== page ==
The common redstart shows some affinity to the European robin in many of its habits and actions. It has the same general carriage, and chat-like behaviour, and is the same length at 13–14.5 cm long but slightly slimmer and not quite as heavy, weighing 11–23 g. The orange-red tail, from which it and other redstarts get their names ("start" is an old word for "tail"), is frequently quivered. Among common European birds, only the black redstart (Phoenicurus ochrurus) has a similarly coloured tail.[5][6]

Phoenicurus phoenicurus female

The male in summer has a slate-grey head and upperparts, except the rump and tail, which, like the flanks, underwing coverts and axillaries are orange-chestnut. The forehead is white; the sides of the face and throat are black. The wings and the two central tail feathers are brown, the other tail feathers bright orange-red. The orange on the flanks shades to almost white on the belly. The bill and legs are black. In autumn, pale feather fringes on the body feathering obscures the colours of the male, giving it a washed-out appearance. The female is browner, with paler underparts; it lacks the black and slate, and the throat is whitish.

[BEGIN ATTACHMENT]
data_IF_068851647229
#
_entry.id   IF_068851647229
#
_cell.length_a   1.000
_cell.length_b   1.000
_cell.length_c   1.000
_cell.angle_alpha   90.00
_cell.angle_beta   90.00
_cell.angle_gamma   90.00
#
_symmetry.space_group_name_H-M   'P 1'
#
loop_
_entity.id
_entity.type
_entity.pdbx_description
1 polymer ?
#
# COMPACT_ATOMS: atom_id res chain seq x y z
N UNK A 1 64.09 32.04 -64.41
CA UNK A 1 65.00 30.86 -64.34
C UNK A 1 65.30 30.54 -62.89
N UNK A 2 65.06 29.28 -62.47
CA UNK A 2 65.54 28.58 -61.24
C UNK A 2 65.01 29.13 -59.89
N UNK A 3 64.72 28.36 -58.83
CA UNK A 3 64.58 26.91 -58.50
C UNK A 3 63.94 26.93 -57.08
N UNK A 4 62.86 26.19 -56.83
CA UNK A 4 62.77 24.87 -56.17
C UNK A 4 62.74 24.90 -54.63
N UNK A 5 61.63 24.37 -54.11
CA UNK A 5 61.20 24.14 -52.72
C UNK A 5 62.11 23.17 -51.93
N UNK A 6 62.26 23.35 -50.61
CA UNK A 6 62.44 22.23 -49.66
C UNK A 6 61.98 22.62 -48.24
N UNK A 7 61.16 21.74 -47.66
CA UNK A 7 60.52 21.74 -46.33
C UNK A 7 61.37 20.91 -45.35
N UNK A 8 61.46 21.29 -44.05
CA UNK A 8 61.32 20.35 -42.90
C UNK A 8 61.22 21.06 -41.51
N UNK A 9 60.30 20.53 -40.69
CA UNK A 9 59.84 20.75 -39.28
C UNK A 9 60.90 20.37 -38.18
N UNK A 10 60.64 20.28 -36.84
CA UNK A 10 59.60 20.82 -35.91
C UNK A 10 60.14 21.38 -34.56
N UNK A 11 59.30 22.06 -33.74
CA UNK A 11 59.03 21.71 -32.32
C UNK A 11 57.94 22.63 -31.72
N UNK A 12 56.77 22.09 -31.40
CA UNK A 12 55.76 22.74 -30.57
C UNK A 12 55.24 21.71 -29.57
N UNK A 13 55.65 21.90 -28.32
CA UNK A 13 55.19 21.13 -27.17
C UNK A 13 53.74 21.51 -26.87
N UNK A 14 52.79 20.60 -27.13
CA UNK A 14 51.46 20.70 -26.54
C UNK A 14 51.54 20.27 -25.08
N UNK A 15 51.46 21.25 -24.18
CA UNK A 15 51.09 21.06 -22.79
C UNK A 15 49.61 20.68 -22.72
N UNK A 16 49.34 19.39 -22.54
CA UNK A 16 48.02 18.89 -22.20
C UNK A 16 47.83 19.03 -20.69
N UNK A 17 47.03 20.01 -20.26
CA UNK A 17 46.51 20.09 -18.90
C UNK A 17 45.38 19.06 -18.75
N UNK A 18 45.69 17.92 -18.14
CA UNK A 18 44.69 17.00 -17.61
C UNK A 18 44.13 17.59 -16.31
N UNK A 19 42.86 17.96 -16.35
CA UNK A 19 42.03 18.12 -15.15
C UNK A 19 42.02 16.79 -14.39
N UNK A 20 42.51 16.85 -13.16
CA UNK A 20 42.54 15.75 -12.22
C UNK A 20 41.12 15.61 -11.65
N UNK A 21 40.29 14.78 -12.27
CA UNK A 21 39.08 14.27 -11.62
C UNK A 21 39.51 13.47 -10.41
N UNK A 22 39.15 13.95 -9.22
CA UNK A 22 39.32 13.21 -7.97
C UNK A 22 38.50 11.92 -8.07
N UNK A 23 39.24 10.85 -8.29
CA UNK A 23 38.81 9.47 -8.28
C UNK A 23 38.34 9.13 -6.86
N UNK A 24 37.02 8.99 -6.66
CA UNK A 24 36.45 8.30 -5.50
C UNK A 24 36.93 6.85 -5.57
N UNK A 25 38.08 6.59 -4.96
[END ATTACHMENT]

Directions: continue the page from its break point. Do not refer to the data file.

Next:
Distribution and habitat

Distribution ph phoenicurus
Breeding (orange) and wintering (blue) distribution

Common redstarts prefer open mature birch and oak woodland with a high horizontal visibility and low amounts of shrub and understorey especially where the trees are old enough to have holes suitable for its nest. They prefer to nest on the edge of woodland clearings. In Britain it occurs primarily in upland areas less affected by agricultural intensification, but further east in Europe also commonly in lowland areas, including parks and old gardens in urban areas. They nest in natural tree holes, so dead trees or those with dead limbs are beneficial to the species; nestboxes are sometimes used. A high cover of moss and lichen is also preferred. They also use mature open conifer woodland, particularly in the north of the breeding range. Management to thin out the trees is thus favoured.[5][6]